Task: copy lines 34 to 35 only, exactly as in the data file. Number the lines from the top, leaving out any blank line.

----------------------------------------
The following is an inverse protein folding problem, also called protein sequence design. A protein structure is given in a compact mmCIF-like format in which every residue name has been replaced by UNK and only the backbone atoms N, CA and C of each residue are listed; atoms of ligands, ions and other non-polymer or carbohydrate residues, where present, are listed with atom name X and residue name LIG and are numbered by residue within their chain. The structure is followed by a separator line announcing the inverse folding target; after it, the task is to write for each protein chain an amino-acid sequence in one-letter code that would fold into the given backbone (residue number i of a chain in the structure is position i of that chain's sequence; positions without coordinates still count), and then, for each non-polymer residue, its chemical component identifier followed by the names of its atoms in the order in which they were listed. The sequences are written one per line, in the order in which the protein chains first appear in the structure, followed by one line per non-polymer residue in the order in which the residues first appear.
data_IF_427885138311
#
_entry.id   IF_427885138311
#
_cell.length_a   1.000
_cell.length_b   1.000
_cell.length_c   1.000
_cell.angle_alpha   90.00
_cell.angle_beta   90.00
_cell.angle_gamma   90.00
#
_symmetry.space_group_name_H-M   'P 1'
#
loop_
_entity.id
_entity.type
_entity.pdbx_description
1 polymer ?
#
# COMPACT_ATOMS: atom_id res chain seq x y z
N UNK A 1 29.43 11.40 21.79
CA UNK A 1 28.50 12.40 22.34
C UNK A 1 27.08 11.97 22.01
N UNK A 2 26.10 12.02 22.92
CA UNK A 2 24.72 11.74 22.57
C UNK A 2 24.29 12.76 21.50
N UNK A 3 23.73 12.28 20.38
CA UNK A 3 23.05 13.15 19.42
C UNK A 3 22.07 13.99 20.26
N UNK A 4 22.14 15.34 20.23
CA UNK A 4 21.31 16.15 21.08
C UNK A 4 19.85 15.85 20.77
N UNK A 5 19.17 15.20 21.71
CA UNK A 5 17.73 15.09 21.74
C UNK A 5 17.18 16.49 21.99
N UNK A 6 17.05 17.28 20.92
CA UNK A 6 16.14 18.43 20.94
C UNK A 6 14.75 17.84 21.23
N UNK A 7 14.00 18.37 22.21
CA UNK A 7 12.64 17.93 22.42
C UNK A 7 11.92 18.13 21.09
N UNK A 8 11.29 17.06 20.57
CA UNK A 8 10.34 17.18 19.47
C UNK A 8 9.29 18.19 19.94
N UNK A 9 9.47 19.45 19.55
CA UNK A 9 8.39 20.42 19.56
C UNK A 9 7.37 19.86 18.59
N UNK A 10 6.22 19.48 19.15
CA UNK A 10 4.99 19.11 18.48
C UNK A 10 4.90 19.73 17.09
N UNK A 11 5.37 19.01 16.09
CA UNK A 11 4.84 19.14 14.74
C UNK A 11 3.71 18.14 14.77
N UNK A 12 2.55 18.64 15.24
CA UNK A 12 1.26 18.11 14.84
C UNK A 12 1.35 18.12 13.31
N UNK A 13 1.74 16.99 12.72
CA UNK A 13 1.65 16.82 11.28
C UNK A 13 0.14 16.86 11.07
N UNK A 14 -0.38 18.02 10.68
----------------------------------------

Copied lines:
N UNK A 5 19.17 15.20 21.71
CA UNK A 5 17.73 15.09 21.74